Gulf of Aden Security Review
A regularly updated review of both Yemen and the Horn of Africa covering topics related to security, governance, and militant activity.
Yemen: Ansar al Sharia militants seize strategic checkpoint in Lahij governorate, killing at least 23 Yemeni soldiers; militant attack on Hadramawt army base kills seven soldiers; artillery bombardment on Zinjibar kills six al Qaeda-linked militants; assassination attempts against security officials in Lahij and Hadramawt; gas pipeline blown up in Shabwah governorate in retaliation for March 30 drone strike
Horn of Africa: One person killed and at least 20 wounded during twin terrorist attacks in Kenya; al Shabaab threatens attacks against Kenyans; public disagreements between al Shabaab officials; Ahlu Sunna launches attack on Hiraan town and claims to have driven out al Shabaab; four killed overnight in separate incidents in Mogadishu and Baidoa
Yemen Security Brief
- At least 23 Yemeni troops were killed and 11 others wounded during an Ansar al Sharia attack on March 31. Dozens of Ansar al Sharia militants attacked and seized a checkpoint near the al Haroor area, which links Malah, a town in Lahij governorate, with Jaar in Abyan governorate. At least nine militants were killed and two others wounded during the assault. The militants were able to seize two trucks’ worth of heavy artillery and three tanks. Further, dozens of Yemeni troops surrendered. Fifteen captives, soldiers from the 119th Brigade, were executed a day later.
- Al Qaeda-linked militants attacked an army base near Shibam in Hadramawt governorate on April 1, killing seven Yemeni soldiers while they slept.
- Six al Qaeda-linked militants were killed during an artillery bombardment of Zinjibar. Among the dead, according to a local Yemeni official, was a Somali leader named Abu Bilal.
- The deputy director of political security in Lahij governorate survived an assassination attempt in Hawta on March 31. A man on a motorcycle sprayed the official with gunfire, injuring him. Security forces believe that this was linked with another assassination attempt, in which a bomb was planted in the car of a deputy director of central security in al Mukalla, the capital of Hadramawt governorate. The car was blown up, but there were no casualties. Security officials consider al Qaeda in the Arabian Peninsula (AQAP) responsible for these events.
- Hours after the March 30 drone strike that left four al Qaeda-linked militants dead, militants blew up a gas pipeline that transports liquefied natural gas (LNG) to a facility at Belhaf port in southern Shabwah governorate. The facility is majority-owned by the French company Total. The blast occurred about 17.5 miles north of the facility.
- Daniel Benjamin, the Coordinator for Counterterrorism at the Department of State, met with Yemeni officials in Sana’a on April 1, including Defense Minister Mohammed Nasser Ahmed, Interior Minister Abdul Qadir Qahtan, Foreign Minister Abu Bakr al Qirbi, and Information Minister Ahmed Ali al Amrani. The officials discussed the security situation in Yemen; Yemeni officials expressed their appreciation for American assistance and Benjamin asserted that the U.S. would continue providing it, particularly in the security arena, and urged a national dialogue and the need for economic growth and good governance.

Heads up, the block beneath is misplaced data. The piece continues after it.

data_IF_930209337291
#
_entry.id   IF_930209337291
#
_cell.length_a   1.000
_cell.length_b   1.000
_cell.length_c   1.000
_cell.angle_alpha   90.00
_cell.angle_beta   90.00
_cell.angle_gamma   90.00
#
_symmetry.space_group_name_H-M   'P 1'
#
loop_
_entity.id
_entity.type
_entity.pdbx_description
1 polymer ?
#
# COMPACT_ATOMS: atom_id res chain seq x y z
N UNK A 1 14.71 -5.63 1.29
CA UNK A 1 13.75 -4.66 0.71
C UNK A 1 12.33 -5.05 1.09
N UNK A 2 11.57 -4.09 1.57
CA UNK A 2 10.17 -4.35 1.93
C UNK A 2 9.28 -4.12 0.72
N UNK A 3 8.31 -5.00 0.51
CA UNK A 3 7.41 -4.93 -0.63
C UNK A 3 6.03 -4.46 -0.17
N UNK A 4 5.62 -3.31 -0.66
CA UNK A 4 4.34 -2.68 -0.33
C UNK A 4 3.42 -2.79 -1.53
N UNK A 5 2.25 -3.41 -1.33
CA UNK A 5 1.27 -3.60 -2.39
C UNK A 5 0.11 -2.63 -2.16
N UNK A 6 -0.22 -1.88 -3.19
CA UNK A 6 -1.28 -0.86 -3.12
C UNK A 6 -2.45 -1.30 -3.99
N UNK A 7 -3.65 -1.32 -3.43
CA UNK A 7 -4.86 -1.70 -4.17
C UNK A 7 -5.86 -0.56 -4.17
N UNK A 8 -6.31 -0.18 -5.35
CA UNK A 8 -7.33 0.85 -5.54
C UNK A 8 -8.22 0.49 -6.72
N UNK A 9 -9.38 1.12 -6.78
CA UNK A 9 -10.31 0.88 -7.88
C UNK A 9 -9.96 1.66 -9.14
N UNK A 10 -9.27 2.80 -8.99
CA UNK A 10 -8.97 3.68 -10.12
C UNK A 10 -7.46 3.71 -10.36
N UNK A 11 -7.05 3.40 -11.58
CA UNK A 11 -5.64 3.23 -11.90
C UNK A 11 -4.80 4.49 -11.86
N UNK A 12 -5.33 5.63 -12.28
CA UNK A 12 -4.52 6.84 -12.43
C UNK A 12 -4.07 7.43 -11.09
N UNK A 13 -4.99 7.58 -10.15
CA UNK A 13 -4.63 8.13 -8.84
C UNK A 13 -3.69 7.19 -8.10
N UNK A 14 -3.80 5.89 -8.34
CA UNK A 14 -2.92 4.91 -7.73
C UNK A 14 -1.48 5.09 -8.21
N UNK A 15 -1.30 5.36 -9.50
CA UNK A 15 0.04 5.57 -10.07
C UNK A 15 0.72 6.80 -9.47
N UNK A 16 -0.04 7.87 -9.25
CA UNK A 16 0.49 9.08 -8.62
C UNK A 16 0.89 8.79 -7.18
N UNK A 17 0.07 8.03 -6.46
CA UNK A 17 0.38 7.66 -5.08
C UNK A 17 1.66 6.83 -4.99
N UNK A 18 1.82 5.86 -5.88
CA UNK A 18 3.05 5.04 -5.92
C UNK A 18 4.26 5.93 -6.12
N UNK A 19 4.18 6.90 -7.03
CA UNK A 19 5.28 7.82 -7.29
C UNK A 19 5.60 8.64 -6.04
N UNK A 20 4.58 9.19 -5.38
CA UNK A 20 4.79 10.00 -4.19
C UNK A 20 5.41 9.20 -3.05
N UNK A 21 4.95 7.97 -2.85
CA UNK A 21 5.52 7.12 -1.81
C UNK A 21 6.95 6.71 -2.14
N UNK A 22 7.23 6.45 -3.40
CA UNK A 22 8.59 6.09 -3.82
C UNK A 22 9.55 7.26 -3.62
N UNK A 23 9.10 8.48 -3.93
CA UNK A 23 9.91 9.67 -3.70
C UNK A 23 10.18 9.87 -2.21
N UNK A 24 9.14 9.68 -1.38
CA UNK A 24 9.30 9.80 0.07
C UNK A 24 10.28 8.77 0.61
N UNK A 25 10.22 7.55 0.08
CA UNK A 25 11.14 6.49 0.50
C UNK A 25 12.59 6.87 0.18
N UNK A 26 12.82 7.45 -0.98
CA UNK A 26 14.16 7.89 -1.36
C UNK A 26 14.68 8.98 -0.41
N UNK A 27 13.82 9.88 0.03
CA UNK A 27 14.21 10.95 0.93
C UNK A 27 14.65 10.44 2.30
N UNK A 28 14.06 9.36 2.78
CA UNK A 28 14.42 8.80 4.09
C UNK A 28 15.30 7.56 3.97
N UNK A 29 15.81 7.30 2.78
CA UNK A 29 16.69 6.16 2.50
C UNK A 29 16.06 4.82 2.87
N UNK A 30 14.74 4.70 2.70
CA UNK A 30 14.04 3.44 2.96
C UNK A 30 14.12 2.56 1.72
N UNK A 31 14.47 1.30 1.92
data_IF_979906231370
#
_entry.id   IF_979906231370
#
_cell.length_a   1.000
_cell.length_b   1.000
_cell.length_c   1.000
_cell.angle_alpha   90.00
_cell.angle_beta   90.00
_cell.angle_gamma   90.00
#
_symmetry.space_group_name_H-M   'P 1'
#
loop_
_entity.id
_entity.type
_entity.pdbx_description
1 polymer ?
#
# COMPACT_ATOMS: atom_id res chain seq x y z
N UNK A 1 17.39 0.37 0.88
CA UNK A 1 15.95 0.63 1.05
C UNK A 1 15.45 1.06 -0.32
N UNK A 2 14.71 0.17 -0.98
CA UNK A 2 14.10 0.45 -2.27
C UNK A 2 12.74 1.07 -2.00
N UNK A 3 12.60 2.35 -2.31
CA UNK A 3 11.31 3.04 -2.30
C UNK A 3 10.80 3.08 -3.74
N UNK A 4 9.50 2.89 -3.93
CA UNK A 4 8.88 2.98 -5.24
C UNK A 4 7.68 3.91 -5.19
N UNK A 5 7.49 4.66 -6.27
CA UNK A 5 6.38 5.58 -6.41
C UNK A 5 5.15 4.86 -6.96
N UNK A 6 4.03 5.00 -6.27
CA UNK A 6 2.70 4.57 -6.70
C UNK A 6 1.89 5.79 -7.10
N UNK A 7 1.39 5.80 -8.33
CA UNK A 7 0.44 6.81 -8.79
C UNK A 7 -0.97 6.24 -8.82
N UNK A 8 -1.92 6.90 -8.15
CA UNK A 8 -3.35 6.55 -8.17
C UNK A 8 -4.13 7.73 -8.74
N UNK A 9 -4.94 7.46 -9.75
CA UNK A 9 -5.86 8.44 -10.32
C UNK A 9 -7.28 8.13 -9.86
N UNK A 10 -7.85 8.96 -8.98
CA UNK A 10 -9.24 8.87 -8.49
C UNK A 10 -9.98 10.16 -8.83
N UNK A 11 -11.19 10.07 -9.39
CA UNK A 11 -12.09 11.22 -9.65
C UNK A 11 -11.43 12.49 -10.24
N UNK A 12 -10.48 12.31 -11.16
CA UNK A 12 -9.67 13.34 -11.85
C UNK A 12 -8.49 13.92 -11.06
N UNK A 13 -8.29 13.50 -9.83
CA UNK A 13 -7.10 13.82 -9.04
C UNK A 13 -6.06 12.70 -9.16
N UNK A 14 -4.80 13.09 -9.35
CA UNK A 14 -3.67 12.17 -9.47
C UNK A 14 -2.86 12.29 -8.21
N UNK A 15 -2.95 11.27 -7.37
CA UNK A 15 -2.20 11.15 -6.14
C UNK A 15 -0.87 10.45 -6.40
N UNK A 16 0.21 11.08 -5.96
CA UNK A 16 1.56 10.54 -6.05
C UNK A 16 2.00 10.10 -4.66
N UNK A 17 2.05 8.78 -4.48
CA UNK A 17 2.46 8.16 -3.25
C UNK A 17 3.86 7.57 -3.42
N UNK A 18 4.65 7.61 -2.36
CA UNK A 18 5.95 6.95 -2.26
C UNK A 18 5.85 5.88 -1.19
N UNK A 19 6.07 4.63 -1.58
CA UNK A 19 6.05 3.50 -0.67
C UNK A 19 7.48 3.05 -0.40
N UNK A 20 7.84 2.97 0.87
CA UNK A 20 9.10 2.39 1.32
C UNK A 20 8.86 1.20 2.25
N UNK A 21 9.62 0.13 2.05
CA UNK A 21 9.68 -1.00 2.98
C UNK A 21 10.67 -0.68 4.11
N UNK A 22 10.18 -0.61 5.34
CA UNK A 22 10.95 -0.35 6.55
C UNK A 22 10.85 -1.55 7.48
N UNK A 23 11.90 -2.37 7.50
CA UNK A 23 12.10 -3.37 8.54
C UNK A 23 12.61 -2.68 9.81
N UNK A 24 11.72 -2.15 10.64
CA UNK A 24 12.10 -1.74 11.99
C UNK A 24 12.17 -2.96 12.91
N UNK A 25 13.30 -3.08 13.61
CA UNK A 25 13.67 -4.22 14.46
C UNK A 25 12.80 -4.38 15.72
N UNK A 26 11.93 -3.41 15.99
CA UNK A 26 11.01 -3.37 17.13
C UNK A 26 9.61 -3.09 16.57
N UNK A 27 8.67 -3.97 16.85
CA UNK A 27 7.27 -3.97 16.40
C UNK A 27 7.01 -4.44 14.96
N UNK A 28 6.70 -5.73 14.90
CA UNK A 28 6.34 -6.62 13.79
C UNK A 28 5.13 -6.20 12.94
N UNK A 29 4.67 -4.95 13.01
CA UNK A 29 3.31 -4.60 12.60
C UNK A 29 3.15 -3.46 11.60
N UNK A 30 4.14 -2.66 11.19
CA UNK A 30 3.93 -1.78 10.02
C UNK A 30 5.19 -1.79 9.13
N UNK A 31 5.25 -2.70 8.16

Horn of Africa Security Brief
- Twin grenade attacks in Mombasa and Mtwapa, two coastal Kenyan cities, killed one person and wounded at least 20 others. The attack in Mtwapa targeted an open-air Christian meeting; the Mombasa attack occurred in a bar near the city’s main stadium. The following day, Kenyan officials promised to “finish” al Shabaab, but cautioned that other groups were being investigated as well.
- Al Shabaab, although not directly mentioning the twin attacks of March 31, promised that it would attack Kenya until its troops left Somalia, accusing the Kenyans of “bumbling incompetence.” The statement, available on the group’s Twitter feed, read in part: “The Kenyan public must be aware that the more Kenyan troops continue to persecute innocent Muslims of Somalia, the less secure Kenyan cities will be; and the more oppression the Muslims of Somalia feel, the more constricted Kenyan life will be. Such is the law of [Retribution]. Your security depends on our security. It is a long, protracted war and Kenyans must neither harbour a reason for optimism nor hope for triumph.”
- Sheikh Hassan Dahir Aweys, a senior leader of al Shabaab, publicly disagreed with a statement by al Shabaab’s commander, Ahmed Abdi Godane, also known as Mukhtar Abu Zubair. Godane declared that no jihadist group, other than al Shabaab, should be established in Somalia; Aweys disagreed, saying “One cannot limit or make jihad a membership, jihad is open to everyone who is willing to fight.” In a sermon at a mosque on the outskirts of Mogadishu, Aweys said on March 30, “Whoever does not agree with Al Shabaab’s ideology should be wiped out is not a method of Islam. The organization has made the killing of civilians lawful by making up their own laws.”
- Ahlu Sunna wa al Jama’a launched an attack on al Shabaab fighters in the town of Mahas in Hiraan district on April 1. At least ten people on both sides were killed in the ensuing clashes. Ahlu Sunna reported that they had regained control of the city, which was seized by al Shabaab on March 30.
- Two suspected al Shabaab militants threw grenades at a police station in Mogadishu’s Dharkenley district. No casualties were reported in this attack, but the assailants were killed by local TFG forces. An elder was reportedly killed in Mogadishu’s Shibis district, although it is not clear by whom. In Baidoa, unknown gunmen killed a TFG tax official. The three incidents occurred on the night of April 1.